But since my name changed to Mom my annual end-of-year plans to become a better person have transformed into resolutions to be a better parent. I figure I'll work on being a better human in general again when my kids are 18.
This year, though, I'm scrapping the parental New Year's resolutions of the past: Don't yell at the kids. Play more. Don't compare. Say yes more (to the kids). Say no more (to everyone else).
Those are great ideas, really, but as my kids get older (and more numerous), I've also gotten lazier. Or maybe the right word is efficient. Either way, my resolutions this year will play to my natural slothfulness.
Try out lazy parenting. Did you know that's actually a thing?
It's essentially stepping back from your children, purposefully, to allow them the space to try things on their own and create independence.
A pat on the back to most parents I know; this is something we seem to do quite well.
Chatting with mom friends on park benches while our kids play is one of my favourite pastimes. But while taking care of a neighbour's cat recently, my almost-6-year-old daughter spotted a broom and giddily began to sweep their kitchen. I swear she took on a cheerful, Cinderella-like persona, gliding across the floor and crooning with cartoon mice and birds. And she didn't do a half-bad job either.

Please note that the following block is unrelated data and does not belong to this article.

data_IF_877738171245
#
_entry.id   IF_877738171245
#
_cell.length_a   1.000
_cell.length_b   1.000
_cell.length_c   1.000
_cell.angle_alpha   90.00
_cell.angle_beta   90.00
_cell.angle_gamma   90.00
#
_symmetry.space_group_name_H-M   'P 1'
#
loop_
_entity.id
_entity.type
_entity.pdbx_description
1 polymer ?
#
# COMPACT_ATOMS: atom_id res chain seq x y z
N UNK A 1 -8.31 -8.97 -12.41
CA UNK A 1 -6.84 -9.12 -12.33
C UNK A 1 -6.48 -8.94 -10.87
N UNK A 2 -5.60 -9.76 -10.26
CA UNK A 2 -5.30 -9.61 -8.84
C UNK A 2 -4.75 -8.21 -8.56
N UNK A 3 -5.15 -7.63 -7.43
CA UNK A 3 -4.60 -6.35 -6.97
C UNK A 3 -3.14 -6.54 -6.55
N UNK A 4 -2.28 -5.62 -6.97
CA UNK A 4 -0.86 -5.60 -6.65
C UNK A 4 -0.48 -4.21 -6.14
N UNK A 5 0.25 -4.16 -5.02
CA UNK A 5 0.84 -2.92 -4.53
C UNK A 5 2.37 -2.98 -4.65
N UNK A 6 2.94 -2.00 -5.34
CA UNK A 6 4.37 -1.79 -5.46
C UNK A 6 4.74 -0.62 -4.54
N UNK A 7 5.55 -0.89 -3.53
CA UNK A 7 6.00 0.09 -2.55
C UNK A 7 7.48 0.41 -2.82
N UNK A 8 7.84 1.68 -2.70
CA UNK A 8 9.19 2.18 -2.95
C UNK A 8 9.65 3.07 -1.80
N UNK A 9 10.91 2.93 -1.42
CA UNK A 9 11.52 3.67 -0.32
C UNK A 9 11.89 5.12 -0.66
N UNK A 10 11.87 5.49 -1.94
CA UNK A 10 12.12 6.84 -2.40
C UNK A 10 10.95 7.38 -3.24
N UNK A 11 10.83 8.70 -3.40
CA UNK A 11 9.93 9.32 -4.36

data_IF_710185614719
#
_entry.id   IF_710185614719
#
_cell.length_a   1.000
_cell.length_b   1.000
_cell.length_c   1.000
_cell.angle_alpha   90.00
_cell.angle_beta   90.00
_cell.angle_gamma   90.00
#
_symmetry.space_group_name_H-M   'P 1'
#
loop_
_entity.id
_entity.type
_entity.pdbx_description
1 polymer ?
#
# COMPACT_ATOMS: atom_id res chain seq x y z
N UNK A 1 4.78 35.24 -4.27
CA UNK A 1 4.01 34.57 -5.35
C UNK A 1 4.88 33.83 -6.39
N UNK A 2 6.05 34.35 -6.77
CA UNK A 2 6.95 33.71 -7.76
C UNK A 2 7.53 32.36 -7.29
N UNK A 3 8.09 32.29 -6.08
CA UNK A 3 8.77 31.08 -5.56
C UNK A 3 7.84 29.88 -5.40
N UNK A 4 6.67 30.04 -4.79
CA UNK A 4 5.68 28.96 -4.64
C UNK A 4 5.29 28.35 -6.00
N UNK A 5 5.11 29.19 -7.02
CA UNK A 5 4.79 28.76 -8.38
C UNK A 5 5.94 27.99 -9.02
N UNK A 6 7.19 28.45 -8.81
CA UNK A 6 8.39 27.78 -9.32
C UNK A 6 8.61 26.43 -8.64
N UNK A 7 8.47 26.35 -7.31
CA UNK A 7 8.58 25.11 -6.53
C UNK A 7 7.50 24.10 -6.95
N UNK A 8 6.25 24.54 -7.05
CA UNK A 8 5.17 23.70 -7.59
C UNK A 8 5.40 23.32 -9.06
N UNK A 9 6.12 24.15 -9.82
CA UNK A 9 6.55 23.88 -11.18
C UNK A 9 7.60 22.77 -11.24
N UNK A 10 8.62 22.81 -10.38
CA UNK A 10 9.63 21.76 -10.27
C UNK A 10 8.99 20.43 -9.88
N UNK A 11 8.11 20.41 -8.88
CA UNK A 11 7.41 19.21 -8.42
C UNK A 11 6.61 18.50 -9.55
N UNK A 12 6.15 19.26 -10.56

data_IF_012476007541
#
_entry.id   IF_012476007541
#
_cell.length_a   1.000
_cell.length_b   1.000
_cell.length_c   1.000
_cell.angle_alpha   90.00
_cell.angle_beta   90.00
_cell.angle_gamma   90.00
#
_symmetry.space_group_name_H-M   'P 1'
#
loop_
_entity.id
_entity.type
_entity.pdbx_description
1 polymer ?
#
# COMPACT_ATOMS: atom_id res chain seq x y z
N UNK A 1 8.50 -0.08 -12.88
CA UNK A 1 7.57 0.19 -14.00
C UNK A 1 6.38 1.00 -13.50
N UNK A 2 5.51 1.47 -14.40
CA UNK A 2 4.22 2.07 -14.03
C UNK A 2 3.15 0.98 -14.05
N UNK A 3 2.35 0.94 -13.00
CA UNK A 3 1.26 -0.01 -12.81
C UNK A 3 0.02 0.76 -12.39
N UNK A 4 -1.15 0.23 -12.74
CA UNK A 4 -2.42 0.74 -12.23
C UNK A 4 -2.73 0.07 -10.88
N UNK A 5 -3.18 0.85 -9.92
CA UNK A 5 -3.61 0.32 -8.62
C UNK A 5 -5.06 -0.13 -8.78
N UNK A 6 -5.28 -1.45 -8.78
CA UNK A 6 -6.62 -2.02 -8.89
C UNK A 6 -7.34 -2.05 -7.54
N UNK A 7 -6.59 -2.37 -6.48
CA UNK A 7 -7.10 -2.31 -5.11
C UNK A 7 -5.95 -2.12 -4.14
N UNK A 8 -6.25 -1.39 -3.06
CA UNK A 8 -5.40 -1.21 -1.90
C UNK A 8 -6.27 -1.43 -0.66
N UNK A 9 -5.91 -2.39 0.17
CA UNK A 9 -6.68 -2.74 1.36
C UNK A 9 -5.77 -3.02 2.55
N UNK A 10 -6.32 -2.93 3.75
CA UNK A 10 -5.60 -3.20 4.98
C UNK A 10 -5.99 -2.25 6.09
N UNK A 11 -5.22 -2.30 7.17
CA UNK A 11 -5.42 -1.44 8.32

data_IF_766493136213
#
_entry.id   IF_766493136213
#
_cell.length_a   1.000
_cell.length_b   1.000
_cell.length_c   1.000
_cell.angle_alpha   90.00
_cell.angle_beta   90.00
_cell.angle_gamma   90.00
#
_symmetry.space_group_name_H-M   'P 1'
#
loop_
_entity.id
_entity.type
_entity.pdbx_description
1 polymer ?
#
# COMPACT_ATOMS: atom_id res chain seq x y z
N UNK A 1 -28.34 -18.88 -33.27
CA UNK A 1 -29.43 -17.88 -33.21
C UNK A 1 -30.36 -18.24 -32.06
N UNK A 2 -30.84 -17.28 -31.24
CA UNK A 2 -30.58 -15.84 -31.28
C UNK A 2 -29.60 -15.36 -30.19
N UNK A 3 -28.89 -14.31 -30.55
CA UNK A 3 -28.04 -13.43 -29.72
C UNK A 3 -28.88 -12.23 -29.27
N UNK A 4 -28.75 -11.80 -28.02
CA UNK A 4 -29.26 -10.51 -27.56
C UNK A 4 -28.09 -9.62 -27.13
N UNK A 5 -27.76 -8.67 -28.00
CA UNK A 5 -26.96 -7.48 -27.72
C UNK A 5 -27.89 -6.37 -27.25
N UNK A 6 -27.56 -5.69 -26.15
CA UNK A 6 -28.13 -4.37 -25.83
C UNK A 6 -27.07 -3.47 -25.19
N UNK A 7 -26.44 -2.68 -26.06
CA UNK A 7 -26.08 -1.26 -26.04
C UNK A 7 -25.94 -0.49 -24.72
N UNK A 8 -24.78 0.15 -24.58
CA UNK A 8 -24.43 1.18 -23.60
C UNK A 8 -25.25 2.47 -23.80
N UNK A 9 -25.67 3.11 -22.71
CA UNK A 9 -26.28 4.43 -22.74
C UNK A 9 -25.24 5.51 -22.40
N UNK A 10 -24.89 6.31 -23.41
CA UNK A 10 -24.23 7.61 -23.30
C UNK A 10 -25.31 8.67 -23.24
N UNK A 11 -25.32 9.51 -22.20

My response was a mix of shock and mock anger: Why has she never done this at home?
I'll wager a guess and admit it's because I'd worry that she was making a bigger mess and brush her attempts aside.
This year, I plan on (time and patience permitting) allowing the kids to crack the eggs, letting my 2-year-old put his own pants on even if it takes all day, and generally (and intentionally) curbing my instincts to step in.
Lazy parenting may be a misnomer; it sounds like it takes serious restraint and mental energy. But the benefits to the kids can be numerous, so I plan to give it a try. If you need me, I'll be on the couch.The Washington Post